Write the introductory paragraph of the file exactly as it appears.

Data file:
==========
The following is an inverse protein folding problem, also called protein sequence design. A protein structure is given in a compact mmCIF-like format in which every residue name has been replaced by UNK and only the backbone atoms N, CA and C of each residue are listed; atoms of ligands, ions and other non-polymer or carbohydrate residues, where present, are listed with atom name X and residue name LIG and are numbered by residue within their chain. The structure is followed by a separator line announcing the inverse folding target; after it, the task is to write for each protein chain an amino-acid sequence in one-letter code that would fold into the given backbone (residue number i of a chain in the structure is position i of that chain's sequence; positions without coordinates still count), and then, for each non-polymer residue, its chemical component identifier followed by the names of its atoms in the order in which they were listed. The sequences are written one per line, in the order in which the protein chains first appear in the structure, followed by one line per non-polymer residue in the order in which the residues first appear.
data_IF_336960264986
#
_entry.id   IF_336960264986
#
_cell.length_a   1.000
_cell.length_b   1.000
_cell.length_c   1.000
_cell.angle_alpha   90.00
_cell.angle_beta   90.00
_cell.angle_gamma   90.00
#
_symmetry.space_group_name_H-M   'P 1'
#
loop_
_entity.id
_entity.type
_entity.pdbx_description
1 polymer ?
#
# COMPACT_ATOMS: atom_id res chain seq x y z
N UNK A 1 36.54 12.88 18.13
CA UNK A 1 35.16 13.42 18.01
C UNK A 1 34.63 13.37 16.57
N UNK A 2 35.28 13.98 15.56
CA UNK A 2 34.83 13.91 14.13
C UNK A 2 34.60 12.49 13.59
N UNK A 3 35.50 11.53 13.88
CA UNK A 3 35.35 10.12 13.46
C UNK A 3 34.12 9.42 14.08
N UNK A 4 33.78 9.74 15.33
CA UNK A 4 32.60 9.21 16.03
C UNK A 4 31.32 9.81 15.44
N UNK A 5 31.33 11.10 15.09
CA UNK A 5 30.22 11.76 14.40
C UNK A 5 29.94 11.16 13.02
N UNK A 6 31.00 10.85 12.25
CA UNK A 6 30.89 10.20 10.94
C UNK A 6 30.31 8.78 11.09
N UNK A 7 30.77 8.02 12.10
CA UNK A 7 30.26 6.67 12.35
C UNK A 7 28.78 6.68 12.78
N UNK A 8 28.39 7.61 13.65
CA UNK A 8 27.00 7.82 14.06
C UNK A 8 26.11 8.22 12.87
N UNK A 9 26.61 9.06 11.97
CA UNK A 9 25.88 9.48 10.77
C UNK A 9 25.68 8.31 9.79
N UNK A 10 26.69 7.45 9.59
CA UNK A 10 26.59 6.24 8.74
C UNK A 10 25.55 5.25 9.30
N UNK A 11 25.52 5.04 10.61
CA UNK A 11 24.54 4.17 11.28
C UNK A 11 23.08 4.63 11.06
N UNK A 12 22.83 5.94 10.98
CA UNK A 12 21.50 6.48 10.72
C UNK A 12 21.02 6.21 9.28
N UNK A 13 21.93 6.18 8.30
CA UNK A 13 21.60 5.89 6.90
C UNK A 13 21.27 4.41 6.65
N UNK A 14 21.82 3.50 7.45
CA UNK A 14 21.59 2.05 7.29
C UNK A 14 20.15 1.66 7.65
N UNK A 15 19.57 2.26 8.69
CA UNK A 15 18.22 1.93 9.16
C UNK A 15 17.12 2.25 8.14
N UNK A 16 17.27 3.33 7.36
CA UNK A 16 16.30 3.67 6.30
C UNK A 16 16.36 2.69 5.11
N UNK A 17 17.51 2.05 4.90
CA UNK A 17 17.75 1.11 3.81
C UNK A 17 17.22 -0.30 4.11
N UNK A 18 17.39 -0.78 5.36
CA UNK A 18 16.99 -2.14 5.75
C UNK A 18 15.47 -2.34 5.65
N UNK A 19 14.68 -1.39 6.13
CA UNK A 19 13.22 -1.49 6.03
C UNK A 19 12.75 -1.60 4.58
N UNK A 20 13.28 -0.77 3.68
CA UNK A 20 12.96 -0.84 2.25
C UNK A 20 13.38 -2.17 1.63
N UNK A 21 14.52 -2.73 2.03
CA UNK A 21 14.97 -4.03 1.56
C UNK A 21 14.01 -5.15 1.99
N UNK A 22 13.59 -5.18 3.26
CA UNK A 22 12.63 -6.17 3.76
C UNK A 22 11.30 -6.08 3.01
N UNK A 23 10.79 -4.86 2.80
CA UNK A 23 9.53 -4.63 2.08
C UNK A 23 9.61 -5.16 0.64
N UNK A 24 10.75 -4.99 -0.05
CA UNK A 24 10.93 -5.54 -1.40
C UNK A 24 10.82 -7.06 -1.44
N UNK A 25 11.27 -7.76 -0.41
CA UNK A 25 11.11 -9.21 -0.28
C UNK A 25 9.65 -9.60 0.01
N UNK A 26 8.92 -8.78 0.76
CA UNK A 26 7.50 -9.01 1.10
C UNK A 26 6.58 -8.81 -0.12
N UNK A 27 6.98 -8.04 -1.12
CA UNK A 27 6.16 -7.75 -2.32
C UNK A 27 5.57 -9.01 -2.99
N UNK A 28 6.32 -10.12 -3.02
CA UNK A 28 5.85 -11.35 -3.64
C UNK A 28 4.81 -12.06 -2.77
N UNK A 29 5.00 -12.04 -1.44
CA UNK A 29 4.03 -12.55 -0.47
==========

The following is an inverse protein folding problem, also called protein sequence design. A protein structure is given in a compact mmCIF-like format in which every residue name has been replaced by UNK and only the backbone atoms N, CA and C of each residue are listed; atoms of ligands, ions and other non-polymer or carbohydrate residues, where present, are listed with atom name X and residue name LIG and are numbered by residue within their chain. The structure is followed by a separator line announcing the inverse folding target; after it, the task is to write for each protein chain an amino-acid sequence in one-letter code that would fold into the given backbone (residue number i of a chain in the structure is position i of that chain's sequence; positions without coordinates still count), and then, for each non-polymer residue, its chemical component identifier followed by the names of its atoms in the order in which they were listed. The sequences are written one per line, in the order in which the protein chains first appear in the structure, followed by one line per non-polymer residue in the order in which the residues first appear.